Technology’s not only bearing down on brick-and-mortar retailers, it’s also offering them a path through a relentless, rapidly changing marketplace.
Shyam Gidumal, principal and Northeast consumer products and retail market segment leader at consultancy EY, encouraged executives at the WWD Retail 20/20 conference to reconsider the roll of mobile phones in their businesses.
“A lot of physical retailers think this is your enemy, that the phone is one of the things that’s causing retail to be under the pressure that it’s under,” he said. “But what I’d like you to do is I’d like you to hug it close. The use of phones in the store will actually help the resurgence of physical retail.”
Gidumal said that while transactions on mobile devices account for about $30 billion in annual sales, mobile-assisted purchases in stores tally $1 trillion.
“Fifty-nine percent of consumers in stores with smartphones prefer looking up info on the phone rather than ask a salesperson,” he said. “What we’re seeing is leading companies view mobile less as an online substitute and more as a complement to physical, a key to providing one uniform experience.”
Increasingly, retailers are trying to figure out how to work with technology and not against it.
“This is not just a matter of holding back the tide, competing against technology,” Gidumal said. “The store exists in a world of multiple consumer — physical, online and mobile — choices. An important question is, ‘How can you leverage your footprint to your great advantage? How do you make the overall experience seamless across channels and appealing to the customers?’”
This is possible, he said, pointing to both movie theaters and banks for perspective — and some retail encouragement.
The number of movie theaters has risen 77 percent over the past 30 years while the number of bank branches has also increased despite a barrage of technology challenges to both industries, Gidumal said.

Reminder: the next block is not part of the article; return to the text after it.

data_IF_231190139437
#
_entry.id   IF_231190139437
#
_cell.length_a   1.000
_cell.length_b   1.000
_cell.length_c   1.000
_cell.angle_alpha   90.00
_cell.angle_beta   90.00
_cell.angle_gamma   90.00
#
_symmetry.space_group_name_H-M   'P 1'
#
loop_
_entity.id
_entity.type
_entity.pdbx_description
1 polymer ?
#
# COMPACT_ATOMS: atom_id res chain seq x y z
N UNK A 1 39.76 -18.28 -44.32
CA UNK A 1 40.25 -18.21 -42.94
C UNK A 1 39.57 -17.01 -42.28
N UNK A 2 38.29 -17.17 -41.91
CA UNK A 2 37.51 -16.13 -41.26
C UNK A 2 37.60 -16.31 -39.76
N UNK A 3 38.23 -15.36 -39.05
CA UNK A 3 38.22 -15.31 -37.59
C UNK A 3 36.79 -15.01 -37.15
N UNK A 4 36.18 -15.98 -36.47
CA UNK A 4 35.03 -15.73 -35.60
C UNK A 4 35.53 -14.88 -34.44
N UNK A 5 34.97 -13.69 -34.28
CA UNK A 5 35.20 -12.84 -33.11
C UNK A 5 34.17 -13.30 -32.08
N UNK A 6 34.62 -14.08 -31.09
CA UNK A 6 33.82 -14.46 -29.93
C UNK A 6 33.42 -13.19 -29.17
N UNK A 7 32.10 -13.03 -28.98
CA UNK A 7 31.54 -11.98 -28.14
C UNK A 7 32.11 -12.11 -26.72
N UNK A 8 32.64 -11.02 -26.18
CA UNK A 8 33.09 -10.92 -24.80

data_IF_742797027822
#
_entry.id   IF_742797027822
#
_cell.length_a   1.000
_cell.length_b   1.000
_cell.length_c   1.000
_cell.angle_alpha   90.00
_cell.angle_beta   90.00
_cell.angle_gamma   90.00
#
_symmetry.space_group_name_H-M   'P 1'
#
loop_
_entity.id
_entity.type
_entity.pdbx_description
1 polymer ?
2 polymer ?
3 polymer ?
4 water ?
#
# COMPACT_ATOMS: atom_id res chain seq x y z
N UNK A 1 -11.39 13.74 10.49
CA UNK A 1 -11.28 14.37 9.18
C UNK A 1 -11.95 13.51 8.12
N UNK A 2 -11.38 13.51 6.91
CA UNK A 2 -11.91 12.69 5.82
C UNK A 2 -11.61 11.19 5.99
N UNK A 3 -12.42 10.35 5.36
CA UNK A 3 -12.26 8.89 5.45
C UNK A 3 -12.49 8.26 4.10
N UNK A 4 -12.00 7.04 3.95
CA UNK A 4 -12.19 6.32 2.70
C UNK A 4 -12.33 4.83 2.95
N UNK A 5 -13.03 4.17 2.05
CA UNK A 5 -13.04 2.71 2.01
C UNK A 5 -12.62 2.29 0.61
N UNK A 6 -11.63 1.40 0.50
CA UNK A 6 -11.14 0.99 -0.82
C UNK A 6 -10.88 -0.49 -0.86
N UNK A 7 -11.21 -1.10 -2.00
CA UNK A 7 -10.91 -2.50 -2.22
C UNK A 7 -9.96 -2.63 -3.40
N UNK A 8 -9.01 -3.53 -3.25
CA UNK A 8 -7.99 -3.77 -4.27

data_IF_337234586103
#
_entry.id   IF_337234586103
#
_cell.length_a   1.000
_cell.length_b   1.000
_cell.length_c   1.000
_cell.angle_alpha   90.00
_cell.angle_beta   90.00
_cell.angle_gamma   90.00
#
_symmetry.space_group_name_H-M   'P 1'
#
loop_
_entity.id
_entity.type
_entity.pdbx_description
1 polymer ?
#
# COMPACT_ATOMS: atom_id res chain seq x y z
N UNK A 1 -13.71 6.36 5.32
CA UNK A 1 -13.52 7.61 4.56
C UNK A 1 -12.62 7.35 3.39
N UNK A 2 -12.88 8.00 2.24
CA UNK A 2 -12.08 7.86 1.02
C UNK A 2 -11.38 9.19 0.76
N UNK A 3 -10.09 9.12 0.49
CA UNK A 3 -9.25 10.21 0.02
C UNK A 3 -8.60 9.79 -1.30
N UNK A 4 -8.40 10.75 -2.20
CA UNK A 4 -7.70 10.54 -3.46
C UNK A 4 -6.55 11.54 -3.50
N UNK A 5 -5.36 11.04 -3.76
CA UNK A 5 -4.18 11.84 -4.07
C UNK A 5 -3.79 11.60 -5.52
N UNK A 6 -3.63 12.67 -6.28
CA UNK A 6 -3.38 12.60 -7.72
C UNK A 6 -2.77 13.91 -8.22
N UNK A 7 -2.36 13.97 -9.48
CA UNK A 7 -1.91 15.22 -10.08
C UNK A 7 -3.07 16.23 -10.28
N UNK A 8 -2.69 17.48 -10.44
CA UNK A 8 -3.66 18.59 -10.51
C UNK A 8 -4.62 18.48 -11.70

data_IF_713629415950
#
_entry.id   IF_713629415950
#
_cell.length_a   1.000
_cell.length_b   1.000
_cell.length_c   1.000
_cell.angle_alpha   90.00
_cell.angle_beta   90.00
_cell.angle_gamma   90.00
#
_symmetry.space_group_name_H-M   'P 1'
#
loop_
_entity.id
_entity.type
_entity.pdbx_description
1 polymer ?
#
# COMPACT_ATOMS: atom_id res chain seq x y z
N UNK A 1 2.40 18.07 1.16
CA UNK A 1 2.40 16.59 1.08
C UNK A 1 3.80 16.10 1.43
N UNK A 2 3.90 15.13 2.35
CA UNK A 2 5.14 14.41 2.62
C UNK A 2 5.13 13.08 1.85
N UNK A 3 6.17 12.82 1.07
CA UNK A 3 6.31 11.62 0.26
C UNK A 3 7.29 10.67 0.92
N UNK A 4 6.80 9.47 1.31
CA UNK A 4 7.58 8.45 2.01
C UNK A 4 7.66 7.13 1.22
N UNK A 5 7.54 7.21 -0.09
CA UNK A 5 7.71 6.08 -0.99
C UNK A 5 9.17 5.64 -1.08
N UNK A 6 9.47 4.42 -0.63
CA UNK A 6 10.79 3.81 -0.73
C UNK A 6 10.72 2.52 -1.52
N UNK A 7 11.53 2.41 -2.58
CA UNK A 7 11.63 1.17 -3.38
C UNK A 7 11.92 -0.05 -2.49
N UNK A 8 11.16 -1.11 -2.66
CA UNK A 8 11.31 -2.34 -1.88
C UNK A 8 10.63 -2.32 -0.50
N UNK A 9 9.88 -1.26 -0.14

That doesn’t mean retailers aren’t going to have to deal with their legacy stores in the U.S., where the market has for years been seen as overstored with nearly 50-square-feet of retail space per capita.
“Clearly, part of what’s happening to stores is that we already have too many of them,” Gidumal said.
Chains that used to wait and examine stores on traditional measures as their leases expired are starting to take a more sophisticated approach.
“Retailers are now looking at a more integrated set of measures that are customer focused,” Gidumal said. “[They’re] looking to evaluate bought in store, returned online; bought online, pick up in store; conversion; basket; upsell; customer retention, looking at the combination of physical and online combined to evaluate stores.”
Retailers are also taking a more predictive outlook, seeing where trends are leading stores and preparing for that future. He said that, through that lens, a larger set of stores require some sort of action.
“There are thankfully more tools that retailers are employing to try to fix the predicted performance, taking advantage of data analytics and cognitive computing to drive traffic, target promotions and adjust mix,” Gidumal said. “[And] looking at alternative uses of store labor and store space, including using them for pick, pack and ship and to support online, looking at options to marry the physical experience with mobile, looking at aligning supply chain with the predictive footprint.”